Pinkie’s direct gaze held my own. And it wouldn’t let go. It could feel the beat of my heart, faster and faster.
Slowly, she beckoned me in… nearer, nearer, nearer… until I stood before her, somewhat dizzy.
I shook my head in disbelief. “I’m hallucinating again,” I said to myself, aloud.
“You what?” she asked.
“You’re not real,” I said.
“It’s my mind, playing games.”
“You like games?” Her expression changed from pout to big smile.
“Yes,” I said.
“Come.” She took my hand. “I’ll show you my favorite hiding place.”
Her hand was soft. I could feel it—a tactile experience.
Wait till I tell Dr. Stendahl!
“It's not far,” she said.
A couple minutes later we stood before a tree. She let go of my hand and disappeared into the tree’s cavity. I followed her inside.
“They never find me here,” she giggled. “You mustn’t tell anyone, it’s a secret.” She put a finger to her lips.
“My name is Sarah,” she said. “Sarah Moulton.” She held out her hand and shook mine firmly. “But my brothers, Edward and Samuel, they call me Pinkie because pink is my favorite color. How do you do?”
“Charmed,” I said. “Where are we?”
“Richmond Hill. England.” Her expression turned pouty again. “And I’m very cross about it. I miss Jamaica.”
“Is that where you’re from?” I asked.
She nodded. “I hate it here. I hate the rain. That’s why I like my hiding place. It stays very dry inside this hollow tree. Do you want to know why pink is my favorite color?”
“Yes,” I said, truly enchanted by this young lady with the posh accent.
“Pink makes me remember Jamaica, especially when the sun sets there. I never see the sun here. It makes me very sad.”
“Why can’t you return?” I asked, feeling her sadness.
“I’ve been sent here for school. My grandmother was very stern about that.”
“How old are you?” I asked.
“Eleven,” she said.
“Only Eleven? You look older.”
“Eleven,” she repeated.
As she looked into my eyes, I realized I had become utterly and hopelessly in love with a girl aged eleven. It bothered me for a moment, until I discerned that my love was not lustful, but entirely innocent, akin to the love one might have for a sister—or an imaginary friend. Which, indeed, if I were hallucinating, would be the case.
“When were you born? I asked.
“March 22nd, 1783.”
“Yes. Little River, St. James’s and I grew up on Cinnamon Hill overlooking Montego Bay. It is so very beautiful. Life on my family plantation was most idyllic. And now it seems so far away. I long to return. I have two more years—but it seems an eternity to me.”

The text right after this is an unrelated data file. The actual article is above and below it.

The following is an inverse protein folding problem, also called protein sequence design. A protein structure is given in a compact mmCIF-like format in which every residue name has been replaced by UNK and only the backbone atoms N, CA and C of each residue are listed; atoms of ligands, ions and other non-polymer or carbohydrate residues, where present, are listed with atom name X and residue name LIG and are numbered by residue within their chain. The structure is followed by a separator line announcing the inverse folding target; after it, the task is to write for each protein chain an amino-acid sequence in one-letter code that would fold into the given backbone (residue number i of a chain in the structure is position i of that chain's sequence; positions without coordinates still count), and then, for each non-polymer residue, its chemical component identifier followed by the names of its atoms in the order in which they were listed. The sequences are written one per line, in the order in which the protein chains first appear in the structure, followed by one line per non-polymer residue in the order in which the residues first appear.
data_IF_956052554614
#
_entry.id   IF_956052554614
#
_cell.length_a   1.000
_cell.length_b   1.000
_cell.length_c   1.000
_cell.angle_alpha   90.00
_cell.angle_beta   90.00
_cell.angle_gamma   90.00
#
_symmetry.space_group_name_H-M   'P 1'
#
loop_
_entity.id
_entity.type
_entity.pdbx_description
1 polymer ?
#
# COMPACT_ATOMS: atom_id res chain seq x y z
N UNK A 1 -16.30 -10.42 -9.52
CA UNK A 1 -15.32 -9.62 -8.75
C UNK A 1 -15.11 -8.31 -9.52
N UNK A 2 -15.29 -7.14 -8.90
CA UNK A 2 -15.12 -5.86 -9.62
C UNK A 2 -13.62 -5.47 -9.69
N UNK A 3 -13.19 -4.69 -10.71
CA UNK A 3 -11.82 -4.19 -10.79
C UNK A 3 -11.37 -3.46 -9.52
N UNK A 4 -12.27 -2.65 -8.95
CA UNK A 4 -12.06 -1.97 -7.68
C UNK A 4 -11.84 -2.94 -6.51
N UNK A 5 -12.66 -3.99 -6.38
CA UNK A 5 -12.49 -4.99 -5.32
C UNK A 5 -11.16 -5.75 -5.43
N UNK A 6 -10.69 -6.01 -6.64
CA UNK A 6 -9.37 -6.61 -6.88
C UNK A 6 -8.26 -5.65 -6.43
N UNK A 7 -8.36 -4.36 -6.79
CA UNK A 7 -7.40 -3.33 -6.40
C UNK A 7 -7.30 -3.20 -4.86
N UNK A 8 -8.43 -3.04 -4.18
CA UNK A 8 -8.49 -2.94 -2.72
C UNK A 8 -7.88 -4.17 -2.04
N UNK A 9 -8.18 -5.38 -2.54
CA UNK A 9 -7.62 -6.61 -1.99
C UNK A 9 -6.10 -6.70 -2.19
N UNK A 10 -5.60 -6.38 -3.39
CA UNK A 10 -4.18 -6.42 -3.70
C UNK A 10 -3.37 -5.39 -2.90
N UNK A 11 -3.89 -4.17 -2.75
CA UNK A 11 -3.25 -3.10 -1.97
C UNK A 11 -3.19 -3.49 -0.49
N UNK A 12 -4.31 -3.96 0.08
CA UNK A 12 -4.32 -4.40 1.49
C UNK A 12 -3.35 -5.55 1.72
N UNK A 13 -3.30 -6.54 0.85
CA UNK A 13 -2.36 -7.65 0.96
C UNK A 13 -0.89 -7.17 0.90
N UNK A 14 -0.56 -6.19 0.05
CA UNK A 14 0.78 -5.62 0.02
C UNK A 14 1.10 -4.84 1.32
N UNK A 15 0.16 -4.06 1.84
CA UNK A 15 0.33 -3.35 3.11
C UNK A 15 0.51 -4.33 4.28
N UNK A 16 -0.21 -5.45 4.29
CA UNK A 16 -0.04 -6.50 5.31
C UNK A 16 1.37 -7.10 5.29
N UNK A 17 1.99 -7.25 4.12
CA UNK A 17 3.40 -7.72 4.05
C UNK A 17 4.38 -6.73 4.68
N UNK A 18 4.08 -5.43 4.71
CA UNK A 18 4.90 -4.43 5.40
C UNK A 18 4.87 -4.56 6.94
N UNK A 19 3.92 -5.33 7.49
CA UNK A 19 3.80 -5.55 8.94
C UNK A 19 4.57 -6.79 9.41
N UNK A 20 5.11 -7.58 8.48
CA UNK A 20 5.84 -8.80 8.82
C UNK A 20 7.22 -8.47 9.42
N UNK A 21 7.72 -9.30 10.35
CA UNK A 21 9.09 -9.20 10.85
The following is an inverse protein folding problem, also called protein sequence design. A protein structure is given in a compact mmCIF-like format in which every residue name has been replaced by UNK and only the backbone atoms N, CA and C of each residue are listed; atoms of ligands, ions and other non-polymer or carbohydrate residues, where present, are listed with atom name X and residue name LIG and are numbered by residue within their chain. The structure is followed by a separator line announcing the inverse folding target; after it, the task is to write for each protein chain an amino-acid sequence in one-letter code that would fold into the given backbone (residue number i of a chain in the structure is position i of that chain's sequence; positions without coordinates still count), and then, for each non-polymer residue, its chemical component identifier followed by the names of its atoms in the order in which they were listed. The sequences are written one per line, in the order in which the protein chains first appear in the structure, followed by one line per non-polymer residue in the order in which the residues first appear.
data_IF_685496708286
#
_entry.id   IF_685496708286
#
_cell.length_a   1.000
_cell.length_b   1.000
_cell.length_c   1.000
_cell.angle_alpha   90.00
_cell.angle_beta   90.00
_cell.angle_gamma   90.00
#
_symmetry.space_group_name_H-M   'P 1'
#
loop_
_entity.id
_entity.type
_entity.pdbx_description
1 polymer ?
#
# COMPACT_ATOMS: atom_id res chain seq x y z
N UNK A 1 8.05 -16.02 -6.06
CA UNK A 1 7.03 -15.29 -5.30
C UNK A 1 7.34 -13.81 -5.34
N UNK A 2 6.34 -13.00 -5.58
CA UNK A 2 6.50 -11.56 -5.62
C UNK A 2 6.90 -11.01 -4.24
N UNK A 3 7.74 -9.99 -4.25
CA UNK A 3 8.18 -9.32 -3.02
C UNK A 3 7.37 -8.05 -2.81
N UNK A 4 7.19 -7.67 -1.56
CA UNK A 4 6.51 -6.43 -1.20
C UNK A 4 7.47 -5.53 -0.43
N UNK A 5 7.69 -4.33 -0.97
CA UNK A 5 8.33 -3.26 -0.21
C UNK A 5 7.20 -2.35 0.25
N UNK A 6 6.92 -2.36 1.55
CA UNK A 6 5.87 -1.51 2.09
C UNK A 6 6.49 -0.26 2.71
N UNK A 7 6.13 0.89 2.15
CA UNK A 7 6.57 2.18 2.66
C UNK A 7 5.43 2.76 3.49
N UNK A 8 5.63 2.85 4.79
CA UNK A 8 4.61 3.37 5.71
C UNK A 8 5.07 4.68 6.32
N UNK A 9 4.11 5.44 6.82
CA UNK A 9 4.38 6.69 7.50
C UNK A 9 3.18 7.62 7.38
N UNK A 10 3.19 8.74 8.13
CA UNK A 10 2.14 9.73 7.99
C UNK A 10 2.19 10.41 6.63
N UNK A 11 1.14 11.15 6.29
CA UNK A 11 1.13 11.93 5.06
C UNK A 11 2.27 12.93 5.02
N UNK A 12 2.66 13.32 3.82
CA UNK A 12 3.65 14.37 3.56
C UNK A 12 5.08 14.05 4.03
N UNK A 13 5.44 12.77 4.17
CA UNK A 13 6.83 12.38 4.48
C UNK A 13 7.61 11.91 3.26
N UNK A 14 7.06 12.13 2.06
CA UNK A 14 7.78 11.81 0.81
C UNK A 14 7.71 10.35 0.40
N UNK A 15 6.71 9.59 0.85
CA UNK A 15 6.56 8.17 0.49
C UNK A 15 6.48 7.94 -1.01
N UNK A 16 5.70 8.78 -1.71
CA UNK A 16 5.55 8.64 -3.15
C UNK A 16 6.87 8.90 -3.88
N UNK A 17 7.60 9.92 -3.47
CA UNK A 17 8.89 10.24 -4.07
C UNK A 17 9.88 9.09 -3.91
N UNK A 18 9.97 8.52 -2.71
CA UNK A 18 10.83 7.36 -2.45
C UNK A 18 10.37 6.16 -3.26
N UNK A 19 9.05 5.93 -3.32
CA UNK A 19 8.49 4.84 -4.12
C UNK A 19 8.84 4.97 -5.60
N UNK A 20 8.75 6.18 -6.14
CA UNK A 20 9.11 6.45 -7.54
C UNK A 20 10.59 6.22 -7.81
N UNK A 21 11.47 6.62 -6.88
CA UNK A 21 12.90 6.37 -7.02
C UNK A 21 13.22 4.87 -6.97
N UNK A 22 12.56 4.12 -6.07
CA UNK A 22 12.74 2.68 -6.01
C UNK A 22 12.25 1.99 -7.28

“When did you come here?”
“In September '92, aboard the Elizabeth.”
“School. We are taught English manners.” She scrunched up her face. “They say it is the prerogative of the wealthy and privileged and that we must be grateful for an English education.”
“Mrs. Fenwick’s school, in Greenwich.” She coughed. “I’m supposed to be there now.”
“Why aren’t you?”
“My other grandmother in Jamaica misses me. She commissioned a fancy artist to paint my portrait because she cannot have the original—me.” She patted her chest with mock importance. “I have the letter she wrote. Would you like me to read it aloud to you?”
I absorbed every nuance of everything this young lady said, partly because I was so utterly taken by her, but also as data for Dr. Stendahl.
Pinkie pulled a neatly folded parchment from inside her sash. “I carry it with me everywhere.” She sniffed it. “Because it smells of home. Here we go: I become every day more desirous to see my dear little Pinky.” She looked up at me and smiled. “That’s me. But as I cannot gratify myself with the original, I must beg the favor of you to have a picture drawn at full length by one of the best masters, in an easy careless attitude. As your taste and judgment cannot be excelled, I leave the dress to you.” Pinky looked up. “Do you think she will be pleased with the result?”
I nodded. “Very.”
“Maybe the painting can stay with Mrs. Fenwick and I can return early,” she laughed.
I suddenly felt a mad urge to rescue her, to abscond with Pinky and return her to Jamaica, where she preferred to be. I had a strange sense that she could not survive in this environment. Nor that she would ever see another Montego Bay sunset.
“Why don’t you tell them how you feel?” I said. “If your grandmother misses you so much, perhaps they’ll let you return early?”
“It’s no use.” She shook her head sadly. “All the privileged English children in Jamaica come to Mrs. Fenwick, and none leave early. It’s just not done. But let’s not dwell on me,” she said sweetly. “Tell me about you?”
“I come from the United States,” I said.
“Ah, the colonies,” she said. “Mrs. Fenwick believes your revolution a nonsense and a travesty.”
I chuckled. “Mrs. Fenwick would."
“She says the colonies will soon beg King George to take them back.”
I shook my head. “Don’t count on it.”
“Perhaps,” said Pinkie, brightening, “I will be able to return home sooner if the French invade.”
I felt suddenly overwhelmed by tiredness. I tried to stave it off, as I knew, from my last into art experiences, what would happen next—and I was quite enjoying my exchange with young Pinkie.
But blackness consumed me.